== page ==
They are using fear to sink a very popular candidate - as if there have ever or will ever be any attempts to repeal the Civil Rights Act. Puhleeze. This also has the bonus of sucking the air out of the room and leaving no space to talk about other things, like the administration's lack of response to the Gulf oil spill, government unions' role in the collapse of the European union, the rank hypocrisy of our president signing a freedom of press act ten months into a moratorium on press conferences on his part, unemployment back up to 9.9%, the stock market's most recent roller-coaster impersonation, or the president's outright demagoguery of the Arizona immigration bill.
Who really knows how damaging this will be to Paul come November? The Courier-Journal most certainly is working this angle as much as possible, as is most of the left-wing neo-pravda media. They are happy to paint Paul as a racist by implication and spread the fear to Kentucky's black community that if he is voted into office, there is a chance segregation will take hold again. It is fear baiting at it's most crass.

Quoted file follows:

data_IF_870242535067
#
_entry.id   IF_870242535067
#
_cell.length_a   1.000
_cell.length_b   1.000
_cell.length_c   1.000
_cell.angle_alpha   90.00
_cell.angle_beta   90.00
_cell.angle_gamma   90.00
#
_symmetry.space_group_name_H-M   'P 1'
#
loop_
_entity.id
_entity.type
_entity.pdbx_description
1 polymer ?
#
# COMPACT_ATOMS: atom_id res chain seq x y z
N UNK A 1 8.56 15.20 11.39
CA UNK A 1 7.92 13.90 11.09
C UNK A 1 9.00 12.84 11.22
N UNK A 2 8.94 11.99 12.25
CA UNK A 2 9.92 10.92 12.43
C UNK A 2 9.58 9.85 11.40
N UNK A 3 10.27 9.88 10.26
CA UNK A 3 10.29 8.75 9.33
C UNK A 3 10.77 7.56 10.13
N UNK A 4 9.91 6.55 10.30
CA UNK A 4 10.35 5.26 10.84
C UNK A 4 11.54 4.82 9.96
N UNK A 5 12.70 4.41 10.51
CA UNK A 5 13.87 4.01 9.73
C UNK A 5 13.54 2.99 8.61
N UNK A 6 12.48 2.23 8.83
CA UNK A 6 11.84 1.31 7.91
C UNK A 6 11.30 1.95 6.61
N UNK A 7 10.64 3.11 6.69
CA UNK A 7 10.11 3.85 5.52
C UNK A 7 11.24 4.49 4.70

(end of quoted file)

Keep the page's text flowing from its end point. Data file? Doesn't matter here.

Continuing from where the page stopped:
That Mr. Paul didn't see this coming when he was talking about a 46 year old law that has no relevance in today's politics is worrying. This is settled law that had no pertinence to the current debate, and bringing it up should have set off some alarm bells for him. A more savvy politician would have seen the trap for what it was, especially coming from far-left media like the Courier-Journal and MSNBC. Of course, the main reason he gained the Tea Party endorsement was because he wasn't an entrenched, career politician who parses everything he says and makes no stands on any issues, relevant or not. He is a principled man who doesn't pull his punches. Perhaps he has learned from this episode that politics is a contact sport, and, as with all contact sports, strategy is required. Sometimes that means pulling a punch or two to save your energy for the real battles.